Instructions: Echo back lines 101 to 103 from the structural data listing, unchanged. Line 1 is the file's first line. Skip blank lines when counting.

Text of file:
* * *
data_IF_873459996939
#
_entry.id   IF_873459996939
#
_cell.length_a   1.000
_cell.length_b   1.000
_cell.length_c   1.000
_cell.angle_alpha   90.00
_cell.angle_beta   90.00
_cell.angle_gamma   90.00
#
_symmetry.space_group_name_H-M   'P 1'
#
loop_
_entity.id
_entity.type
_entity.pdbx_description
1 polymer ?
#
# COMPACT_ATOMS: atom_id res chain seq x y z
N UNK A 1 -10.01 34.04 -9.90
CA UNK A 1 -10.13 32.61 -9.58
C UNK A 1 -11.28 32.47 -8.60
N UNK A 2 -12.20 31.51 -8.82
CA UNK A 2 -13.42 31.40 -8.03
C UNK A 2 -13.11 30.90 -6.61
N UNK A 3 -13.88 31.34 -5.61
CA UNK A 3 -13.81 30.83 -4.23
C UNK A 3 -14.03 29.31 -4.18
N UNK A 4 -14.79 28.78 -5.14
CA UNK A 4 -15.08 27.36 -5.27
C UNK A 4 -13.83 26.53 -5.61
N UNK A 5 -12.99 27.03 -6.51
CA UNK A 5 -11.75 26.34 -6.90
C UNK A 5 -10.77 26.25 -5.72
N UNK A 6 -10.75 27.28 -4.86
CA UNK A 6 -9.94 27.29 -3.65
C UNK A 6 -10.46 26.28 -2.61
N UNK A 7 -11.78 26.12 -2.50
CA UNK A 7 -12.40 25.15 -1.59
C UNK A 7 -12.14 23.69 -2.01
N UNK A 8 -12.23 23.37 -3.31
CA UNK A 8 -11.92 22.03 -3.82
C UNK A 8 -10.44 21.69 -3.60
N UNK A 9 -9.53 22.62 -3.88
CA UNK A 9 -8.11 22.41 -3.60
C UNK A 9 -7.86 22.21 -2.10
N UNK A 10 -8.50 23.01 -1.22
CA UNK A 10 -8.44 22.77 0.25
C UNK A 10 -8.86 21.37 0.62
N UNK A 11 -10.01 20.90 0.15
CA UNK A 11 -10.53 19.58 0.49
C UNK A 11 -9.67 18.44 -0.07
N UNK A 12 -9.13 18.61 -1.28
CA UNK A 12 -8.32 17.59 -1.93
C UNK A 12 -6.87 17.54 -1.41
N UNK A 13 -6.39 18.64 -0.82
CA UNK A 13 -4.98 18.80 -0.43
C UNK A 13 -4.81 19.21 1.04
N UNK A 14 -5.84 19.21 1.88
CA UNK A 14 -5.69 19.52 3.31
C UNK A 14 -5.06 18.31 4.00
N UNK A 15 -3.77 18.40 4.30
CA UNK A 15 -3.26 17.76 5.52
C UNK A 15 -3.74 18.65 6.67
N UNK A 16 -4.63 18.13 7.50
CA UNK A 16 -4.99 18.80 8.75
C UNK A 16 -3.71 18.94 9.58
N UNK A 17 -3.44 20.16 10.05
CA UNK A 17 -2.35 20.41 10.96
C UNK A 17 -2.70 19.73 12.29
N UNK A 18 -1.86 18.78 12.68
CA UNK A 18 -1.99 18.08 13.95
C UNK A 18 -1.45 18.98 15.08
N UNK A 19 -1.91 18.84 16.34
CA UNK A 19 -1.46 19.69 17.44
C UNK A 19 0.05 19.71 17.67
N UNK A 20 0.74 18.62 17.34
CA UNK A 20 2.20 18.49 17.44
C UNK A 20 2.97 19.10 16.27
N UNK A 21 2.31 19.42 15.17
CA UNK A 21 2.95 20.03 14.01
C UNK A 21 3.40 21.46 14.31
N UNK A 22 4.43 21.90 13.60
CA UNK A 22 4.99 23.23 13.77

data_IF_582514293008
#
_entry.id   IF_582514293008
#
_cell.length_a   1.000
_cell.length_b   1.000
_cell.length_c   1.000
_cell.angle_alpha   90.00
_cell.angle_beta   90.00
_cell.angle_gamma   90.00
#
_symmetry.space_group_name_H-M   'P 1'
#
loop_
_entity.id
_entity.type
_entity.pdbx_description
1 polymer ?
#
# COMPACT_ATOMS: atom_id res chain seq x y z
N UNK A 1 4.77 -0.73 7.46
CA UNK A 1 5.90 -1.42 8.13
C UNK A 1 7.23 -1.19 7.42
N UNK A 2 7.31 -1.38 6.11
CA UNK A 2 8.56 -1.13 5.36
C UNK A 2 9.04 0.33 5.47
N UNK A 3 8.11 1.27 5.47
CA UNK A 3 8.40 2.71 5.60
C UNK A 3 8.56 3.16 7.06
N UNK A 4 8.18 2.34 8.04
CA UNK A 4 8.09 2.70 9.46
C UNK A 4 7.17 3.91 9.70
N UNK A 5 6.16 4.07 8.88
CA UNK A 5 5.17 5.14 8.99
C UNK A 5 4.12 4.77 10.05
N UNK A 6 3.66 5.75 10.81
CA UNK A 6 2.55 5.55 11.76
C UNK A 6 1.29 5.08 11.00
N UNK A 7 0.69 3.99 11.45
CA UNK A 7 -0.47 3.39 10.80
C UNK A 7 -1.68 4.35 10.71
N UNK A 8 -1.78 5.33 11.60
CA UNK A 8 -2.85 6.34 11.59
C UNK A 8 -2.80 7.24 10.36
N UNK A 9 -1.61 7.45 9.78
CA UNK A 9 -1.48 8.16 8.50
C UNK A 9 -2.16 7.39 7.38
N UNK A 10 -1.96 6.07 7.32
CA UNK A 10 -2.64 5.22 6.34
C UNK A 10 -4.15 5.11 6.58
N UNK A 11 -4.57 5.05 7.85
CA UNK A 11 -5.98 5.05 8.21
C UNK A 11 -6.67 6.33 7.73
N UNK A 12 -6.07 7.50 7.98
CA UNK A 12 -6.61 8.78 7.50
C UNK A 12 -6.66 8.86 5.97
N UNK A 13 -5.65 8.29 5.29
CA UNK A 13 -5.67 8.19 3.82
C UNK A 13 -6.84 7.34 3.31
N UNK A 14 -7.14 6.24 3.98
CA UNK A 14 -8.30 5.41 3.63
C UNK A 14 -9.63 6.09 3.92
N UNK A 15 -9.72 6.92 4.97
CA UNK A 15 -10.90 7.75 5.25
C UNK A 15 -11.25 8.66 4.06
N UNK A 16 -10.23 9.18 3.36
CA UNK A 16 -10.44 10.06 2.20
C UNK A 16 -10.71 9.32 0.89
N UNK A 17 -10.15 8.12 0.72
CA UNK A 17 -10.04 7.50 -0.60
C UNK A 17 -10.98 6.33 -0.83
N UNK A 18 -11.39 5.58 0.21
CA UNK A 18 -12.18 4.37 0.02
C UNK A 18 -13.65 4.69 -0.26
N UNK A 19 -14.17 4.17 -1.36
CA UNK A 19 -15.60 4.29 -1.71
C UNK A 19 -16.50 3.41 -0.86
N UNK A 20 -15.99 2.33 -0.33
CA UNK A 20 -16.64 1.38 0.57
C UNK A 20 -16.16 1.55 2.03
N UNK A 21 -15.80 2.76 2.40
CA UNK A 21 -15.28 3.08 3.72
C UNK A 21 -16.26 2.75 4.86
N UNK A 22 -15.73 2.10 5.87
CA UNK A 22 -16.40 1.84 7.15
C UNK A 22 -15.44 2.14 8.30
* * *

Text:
_entity.type
_entity.pdbx_description
1 polymer ?